Cover of Actionable Agile Metircs

A New Copy!

The Oscars are being announced March 4, 2018. At some point in the process, someone will call for the envelope and boom: the big reveal. So in the spirit of the moment, we have our next book for the Re-read Saturday. We will begin re-reading Turn the Ship Around by L. David Marquet in two weeks. I have interviewed Mr. Marquet twice for the podcast; I have gotten a ton from his books and the interviews, so I am pumped. I also want to announce the book after that, The Checklist Manifesto by Atul Gawande (I recently bought a copy and want to share what I have gotten out of it). Now on with the main attraction!

The title of Chapter 16 is Getting Started, in Daniel S. Vacanti’s Actionable Agile Metrics for Predictability: An Introduction (buy a copy today). The never-ending journey of process improvement needs to begin at the beginning. In this chapter, Vacanti lays out an outline for adopting a process improvement approach that uses the metrics discussed earlier in the book.

Step 1 Define Your Process

  1. Begin by defining your process. This is a far less trivial step than it sounds. Defining your process often begins with defining the boundaries which allow a crisp understanding of when work arrives and leaves. This understanding is important for all cycle time metrics. Having led and participated in many process definition events, I know that until you define the boundaries you will end up with all sorts of qualifiers for how and when work enters the process. Listen for squishy words such as except, but, sometimes and the classic, it depends.
  2. Decide on the what counts as work in process. Vacanti argues that the definition is up to the reader. Apply the data once defined. Organizations I have recently worked with have settled on stories, defects, mortgage applications and network connections (four different organizations). My counsel is to consider what needs to be tracked and what is important to the bigger organization.
  3. Review your policies to determine how many violate Little’s Law. Every violation of Little’s Law drags the team further away from predictability.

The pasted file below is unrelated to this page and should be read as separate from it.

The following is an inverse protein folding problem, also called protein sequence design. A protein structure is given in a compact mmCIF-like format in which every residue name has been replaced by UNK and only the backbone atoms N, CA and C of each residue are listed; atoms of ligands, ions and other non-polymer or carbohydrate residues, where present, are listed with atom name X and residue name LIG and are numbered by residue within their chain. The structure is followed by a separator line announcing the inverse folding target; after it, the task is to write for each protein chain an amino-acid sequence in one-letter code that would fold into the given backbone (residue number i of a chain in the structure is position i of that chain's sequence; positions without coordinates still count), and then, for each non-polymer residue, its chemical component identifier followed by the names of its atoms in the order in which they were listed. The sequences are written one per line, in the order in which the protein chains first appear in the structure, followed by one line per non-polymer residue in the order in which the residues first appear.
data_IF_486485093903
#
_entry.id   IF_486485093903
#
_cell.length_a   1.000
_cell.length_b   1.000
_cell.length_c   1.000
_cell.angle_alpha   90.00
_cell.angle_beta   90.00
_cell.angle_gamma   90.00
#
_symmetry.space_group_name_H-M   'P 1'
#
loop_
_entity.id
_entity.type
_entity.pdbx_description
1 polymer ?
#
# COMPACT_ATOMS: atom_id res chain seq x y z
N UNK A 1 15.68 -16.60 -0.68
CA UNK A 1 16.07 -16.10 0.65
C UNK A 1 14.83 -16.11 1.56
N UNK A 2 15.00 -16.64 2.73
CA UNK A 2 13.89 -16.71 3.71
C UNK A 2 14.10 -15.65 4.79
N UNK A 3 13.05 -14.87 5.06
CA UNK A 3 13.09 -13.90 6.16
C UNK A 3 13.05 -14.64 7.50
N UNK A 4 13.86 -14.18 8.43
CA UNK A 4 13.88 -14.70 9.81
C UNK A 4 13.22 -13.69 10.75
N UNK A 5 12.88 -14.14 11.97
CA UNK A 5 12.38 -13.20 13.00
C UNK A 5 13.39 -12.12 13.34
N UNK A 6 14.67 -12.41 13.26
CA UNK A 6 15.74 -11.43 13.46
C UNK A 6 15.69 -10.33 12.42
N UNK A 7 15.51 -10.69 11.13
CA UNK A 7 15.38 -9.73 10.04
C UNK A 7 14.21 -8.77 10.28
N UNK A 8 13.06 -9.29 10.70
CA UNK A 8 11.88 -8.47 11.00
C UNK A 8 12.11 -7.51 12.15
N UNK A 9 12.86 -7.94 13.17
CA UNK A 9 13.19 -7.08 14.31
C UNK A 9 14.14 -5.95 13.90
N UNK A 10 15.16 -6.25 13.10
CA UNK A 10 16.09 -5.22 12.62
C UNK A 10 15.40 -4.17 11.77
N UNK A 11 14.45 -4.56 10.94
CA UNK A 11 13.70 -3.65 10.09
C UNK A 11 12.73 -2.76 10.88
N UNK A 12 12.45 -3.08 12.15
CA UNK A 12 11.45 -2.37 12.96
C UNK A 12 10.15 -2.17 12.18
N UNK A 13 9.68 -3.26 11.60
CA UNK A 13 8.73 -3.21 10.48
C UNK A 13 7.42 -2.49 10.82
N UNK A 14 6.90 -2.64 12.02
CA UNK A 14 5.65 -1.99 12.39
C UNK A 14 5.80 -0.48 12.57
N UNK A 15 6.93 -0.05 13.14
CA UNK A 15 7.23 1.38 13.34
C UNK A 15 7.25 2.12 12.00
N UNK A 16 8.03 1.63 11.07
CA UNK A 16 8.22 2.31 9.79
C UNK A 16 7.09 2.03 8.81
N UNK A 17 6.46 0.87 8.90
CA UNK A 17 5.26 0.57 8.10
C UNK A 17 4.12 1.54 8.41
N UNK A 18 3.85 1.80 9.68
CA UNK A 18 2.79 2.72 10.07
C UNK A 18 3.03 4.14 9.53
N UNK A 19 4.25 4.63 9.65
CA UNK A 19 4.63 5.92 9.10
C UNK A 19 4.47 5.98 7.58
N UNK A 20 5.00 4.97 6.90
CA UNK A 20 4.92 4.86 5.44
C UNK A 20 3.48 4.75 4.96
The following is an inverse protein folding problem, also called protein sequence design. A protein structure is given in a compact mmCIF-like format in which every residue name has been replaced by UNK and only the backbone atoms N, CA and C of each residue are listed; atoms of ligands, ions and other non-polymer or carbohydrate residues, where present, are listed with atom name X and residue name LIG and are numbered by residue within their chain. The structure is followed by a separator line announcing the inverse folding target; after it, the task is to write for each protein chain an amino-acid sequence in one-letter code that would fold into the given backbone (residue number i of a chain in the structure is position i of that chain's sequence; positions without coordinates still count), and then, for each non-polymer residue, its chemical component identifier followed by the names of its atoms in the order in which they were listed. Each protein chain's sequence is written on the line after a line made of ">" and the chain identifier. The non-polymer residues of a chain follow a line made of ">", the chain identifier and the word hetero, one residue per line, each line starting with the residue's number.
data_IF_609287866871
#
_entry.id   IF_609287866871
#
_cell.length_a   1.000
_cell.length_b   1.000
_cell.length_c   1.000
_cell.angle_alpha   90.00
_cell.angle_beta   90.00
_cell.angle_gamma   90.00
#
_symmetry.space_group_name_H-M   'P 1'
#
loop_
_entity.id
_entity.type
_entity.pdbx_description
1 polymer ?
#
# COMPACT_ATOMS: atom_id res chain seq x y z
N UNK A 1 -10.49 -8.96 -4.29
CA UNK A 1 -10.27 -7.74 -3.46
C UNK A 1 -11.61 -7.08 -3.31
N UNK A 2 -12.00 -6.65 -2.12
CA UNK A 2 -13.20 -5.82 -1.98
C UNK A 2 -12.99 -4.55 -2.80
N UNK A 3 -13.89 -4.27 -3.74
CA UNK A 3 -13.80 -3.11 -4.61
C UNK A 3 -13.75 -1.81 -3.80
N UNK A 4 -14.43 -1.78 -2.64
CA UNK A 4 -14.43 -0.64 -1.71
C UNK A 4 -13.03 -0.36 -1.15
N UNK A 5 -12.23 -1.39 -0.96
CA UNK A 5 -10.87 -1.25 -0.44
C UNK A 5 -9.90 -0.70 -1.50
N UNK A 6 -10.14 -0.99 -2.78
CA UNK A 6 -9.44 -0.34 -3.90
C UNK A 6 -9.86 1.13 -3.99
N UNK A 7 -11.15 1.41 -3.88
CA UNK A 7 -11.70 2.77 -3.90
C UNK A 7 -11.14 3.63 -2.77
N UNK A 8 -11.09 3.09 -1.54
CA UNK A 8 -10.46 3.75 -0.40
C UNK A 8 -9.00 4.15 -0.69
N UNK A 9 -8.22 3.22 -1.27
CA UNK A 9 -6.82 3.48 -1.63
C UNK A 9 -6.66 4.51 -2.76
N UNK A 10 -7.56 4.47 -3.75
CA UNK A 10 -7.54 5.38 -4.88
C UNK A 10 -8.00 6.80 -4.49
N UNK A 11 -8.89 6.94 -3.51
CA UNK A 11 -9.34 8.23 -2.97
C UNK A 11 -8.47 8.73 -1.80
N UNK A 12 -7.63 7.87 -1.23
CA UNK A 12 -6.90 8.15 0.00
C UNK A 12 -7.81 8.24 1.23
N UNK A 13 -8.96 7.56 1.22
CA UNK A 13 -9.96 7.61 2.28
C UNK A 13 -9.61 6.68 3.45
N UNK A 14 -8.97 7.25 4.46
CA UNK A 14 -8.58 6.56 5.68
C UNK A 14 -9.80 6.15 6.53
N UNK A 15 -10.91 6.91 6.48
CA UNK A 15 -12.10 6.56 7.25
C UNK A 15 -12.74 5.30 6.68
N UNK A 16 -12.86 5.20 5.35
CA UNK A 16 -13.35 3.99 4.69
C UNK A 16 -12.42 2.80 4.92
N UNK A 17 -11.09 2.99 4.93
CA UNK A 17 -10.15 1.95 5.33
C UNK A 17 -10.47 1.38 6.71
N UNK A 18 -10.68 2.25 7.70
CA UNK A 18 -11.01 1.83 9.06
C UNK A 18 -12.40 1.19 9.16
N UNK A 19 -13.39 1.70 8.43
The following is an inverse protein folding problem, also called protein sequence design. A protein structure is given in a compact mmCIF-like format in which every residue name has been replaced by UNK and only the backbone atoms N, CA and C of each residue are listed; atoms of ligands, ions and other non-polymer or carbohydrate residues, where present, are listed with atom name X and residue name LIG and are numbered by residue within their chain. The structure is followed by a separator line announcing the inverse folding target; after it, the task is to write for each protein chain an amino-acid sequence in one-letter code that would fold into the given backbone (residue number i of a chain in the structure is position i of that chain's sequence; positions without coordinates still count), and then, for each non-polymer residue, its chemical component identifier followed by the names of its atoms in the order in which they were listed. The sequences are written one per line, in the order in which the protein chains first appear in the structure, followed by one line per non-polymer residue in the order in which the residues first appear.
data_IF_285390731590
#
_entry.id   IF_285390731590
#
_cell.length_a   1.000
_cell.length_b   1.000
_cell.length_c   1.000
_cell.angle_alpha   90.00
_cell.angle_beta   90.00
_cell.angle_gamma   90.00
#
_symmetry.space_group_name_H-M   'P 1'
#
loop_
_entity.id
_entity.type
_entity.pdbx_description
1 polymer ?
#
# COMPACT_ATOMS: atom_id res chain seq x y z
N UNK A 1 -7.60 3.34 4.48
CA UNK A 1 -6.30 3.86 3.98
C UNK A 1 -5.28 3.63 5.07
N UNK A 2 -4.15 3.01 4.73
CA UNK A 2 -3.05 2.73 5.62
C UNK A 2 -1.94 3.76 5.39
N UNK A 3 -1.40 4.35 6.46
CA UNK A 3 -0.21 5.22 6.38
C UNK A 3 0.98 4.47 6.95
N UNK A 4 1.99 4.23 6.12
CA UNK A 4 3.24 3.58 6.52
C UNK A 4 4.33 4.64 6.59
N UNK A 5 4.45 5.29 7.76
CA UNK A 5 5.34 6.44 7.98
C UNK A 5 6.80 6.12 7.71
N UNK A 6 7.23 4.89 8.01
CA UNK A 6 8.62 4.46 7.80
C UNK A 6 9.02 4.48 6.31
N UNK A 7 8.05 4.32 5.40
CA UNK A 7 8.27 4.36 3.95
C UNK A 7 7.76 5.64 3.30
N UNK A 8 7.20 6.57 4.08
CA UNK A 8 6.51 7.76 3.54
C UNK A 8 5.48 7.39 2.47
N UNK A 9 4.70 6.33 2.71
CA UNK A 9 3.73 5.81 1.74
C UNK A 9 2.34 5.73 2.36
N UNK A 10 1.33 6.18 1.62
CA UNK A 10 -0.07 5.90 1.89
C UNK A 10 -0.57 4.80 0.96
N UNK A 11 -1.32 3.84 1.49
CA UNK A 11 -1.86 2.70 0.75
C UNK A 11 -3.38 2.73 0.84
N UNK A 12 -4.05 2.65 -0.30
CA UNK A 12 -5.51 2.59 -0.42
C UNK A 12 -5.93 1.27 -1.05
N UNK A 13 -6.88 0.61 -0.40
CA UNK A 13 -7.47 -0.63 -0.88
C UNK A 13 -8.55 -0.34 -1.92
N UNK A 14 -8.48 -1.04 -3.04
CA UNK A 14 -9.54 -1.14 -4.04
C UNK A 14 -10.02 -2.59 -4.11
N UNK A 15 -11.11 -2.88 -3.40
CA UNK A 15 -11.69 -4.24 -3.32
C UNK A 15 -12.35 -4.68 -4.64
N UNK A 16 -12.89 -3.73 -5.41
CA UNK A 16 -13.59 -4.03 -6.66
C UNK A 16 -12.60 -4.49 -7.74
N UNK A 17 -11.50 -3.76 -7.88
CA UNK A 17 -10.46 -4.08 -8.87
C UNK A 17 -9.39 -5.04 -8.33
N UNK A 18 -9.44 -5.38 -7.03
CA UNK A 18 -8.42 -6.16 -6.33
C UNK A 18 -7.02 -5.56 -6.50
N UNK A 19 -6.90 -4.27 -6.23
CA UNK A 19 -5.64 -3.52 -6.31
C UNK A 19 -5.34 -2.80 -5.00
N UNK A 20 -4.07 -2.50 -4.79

Step 2: Data Time (otherwise known as Capturing Data)

Chapter 4 walked through an approach to recording work as it enters the boundary of the process and then as it transitions between active steps. Understanding when work transitions between steps or states, generate more information and is the basis for constructing the cumulative flow diagrams outlined in earlier chapters. The richer the data you collect the more information can mined. Richer data means collecting extra attributes about the work being delivered. Extra attributes include who request the work, the application impact and the context that drove the work.

Step 3: How much data do you need to act?

Vacanti calls out Douglas Hubbard‘s rule of five (How to Measure Anything – an earlier re-read). The rule of five indicates that there is a 93.75% chance that the mean of a population is between the smallest and largest values in any random sample of five items. Bottomline, the need for huge quantities of data is fairly low. A CIO early in my career pointed out that using data even if it was not perfect put a lot of pressure on everyone to make it better. That said, the value of your data is only as good as the process to capture and record the data.

Vacanti concludes the chapter with a few reminders about cumulative flow diagrams. He uses Cumulative Flow Diagram Properties One and Two to drive a conversation about how cycle time metrics and cumulative flow diagrams. Property One reminds us that the top line in the diagram represents the items entering the process and the bottom line are those that are leaving. Property Two indicates that no line inside the CFD can go down. Breaking these rules suggests problems both understanding what the CFD is and how do use the CFD.

In summary, you could boil this chapter down to the statement, “define your process, get some data, and then do something with it.” Unfortunately, like many bumper sticker statements, the devil is in the details. In reality, at least 50% of getting started is breaking the inertia generated by how you work today. The rest is recognizing that you need to embrace a process of learning and adjusting based on what you learned. Don’t expect everything to be perfect right out of the gate.

Next week we will summarize the reread of the book. I’m going to leave the key study to you to read by yourself, and then in two weeks, we will start a new book. Next week also, on the podcast, I will publish my interview with the author.

Previous Installments
Introduction and Game Plan

Week 2: Flow, Flow Metrics, and Predictability

Week 3: The Basics of Flow Metrics

Week 4: An Introduction to Little’s Law

Week 5: Introduction to CFDs

Week 6: Workflow Metrics and CFDs

Week 7: Flow Metrics and CFSs

Week 8: Conservation of Flow, Part I

Week 9: Conservation of Flow, Part II

Week 10: Flow Debt

Week 11: Introduction to Cycle Time Scatterplots

Week 12: Cycle Time Histograms

Week 13: Interpreting Cycle Time Scatterplots

Week 14: Service Level Agreements

Week 15: Pull Policies

Week 16: Introduction to Forecasting

Week 17: Monte Carlo Method Introduction